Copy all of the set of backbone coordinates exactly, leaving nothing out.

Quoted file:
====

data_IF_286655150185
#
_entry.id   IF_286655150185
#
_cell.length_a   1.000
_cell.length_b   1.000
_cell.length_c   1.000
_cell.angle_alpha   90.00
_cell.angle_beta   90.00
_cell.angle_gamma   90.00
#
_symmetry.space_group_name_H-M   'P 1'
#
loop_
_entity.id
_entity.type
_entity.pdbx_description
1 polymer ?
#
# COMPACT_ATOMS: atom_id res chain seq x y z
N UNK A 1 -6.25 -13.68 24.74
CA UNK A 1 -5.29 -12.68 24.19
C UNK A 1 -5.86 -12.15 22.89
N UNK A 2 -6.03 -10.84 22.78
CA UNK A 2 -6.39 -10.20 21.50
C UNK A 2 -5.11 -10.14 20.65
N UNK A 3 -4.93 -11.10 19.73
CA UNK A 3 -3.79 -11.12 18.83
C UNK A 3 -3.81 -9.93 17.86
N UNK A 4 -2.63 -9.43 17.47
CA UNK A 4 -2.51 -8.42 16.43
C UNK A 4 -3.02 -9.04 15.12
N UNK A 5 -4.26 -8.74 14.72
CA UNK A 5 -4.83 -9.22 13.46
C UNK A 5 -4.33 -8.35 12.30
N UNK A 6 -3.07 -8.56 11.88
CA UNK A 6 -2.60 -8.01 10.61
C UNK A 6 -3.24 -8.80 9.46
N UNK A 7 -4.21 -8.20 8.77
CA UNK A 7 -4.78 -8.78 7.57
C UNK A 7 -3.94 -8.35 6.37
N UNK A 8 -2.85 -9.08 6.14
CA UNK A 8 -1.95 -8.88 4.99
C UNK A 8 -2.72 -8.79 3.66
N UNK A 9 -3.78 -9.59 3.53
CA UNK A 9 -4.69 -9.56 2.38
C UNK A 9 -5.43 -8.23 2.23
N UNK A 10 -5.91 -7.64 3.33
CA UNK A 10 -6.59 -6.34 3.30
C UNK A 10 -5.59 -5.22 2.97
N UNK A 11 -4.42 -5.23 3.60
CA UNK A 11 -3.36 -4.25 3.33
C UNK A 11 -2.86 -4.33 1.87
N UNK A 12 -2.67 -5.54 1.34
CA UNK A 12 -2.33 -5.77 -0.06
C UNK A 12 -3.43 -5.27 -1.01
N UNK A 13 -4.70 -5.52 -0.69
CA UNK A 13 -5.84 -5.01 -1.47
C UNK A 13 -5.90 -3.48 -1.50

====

data_IF_286655150185
#
_entry.id   IF_286655150185
#
_cell.length_a   1.000
_cell.length_b   1.000
_cell.length_c   1.000
_cell.angle_alpha   90.00
_cell.angle_beta   90.00
_cell.angle_gamma   90.00
#
_symmetry.space_group_name_H-M   'P 1'
#
loop_
_entity.id
_entity.type
_entity.pdbx_description
1 polymer ?
#
# COMPACT_ATOMS: atom_id res chain seq x y z
N UNK A 1 -6.25 -13.68 24.74
CA UNK A 1 -5.29 -12.68 24.19
C UNK A 1 -5.86 -12.15 22.89
N UNK A 2 -6.03 -10.84 22.78
CA UNK A 2 -6.39 -10.20 21.50
C UNK A 2 -5.11 -10.14 20.65
N UNK A 3 -4.93 -11.10 19.73
CA UNK A 3 -3.79 -11.12 18.83
C UNK A 3 -3.81 -9.93 17.86
N UNK A 4 -2.63 -9.43 17.47
CA UNK A 4 -2.51 -8.42 16.43
C UNK A 4 -3.02 -9.04 15.12
N UNK A 5 -4.26 -8.74 14.72
CA UNK A 5 -4.83 -9.22 13.46
C UNK A 5 -4.33 -8.35 12.30
N UNK A 6 -3.07 -8.56 11.88
CA UNK A 6 -2.60 -8.01 10.61
C UNK A 6 -3.24 -8.80 9.46
N UNK A 7 -4.21 -8.20 8.77
CA UNK A 7 -4.78 -8.78 7.57
C UNK A 7 -3.94 -8.35 6.37
N UNK A 8 -2.85 -9.08 6.14
CA UNK A 8 -1.95 -8.88 4.99
C UNK A 8 -2.72 -8.79 3.66
N UNK A 9 -3.78 -9.59 3.53
CA UNK A 9 -4.69 -9.56 2.38
C UNK A 9 -5.43 -8.23 2.23
N UNK A 10 -5.91 -7.64 3.33
CA UNK A 10 -6.59 -6.34 3.30
C UNK A 10 -5.59 -5.22 2.97
N UNK A 11 -4.42 -5.23 3.60
CA UNK A 11 -3.36 -4.25 3.33
C UNK A 11 -2.86 -4.33 1.87
N UNK A 12 -2.67 -5.54 1.34
CA UNK A 12 -2.33 -5.77 -0.06
C UNK A 12 -3.43 -5.27 -1.01
N UNK A 13 -4.70 -5.52 -0.69
CA UNK A 13 -5.84 -5.01 -1.47
C UNK A 13 -5.90 -3.48 -1.50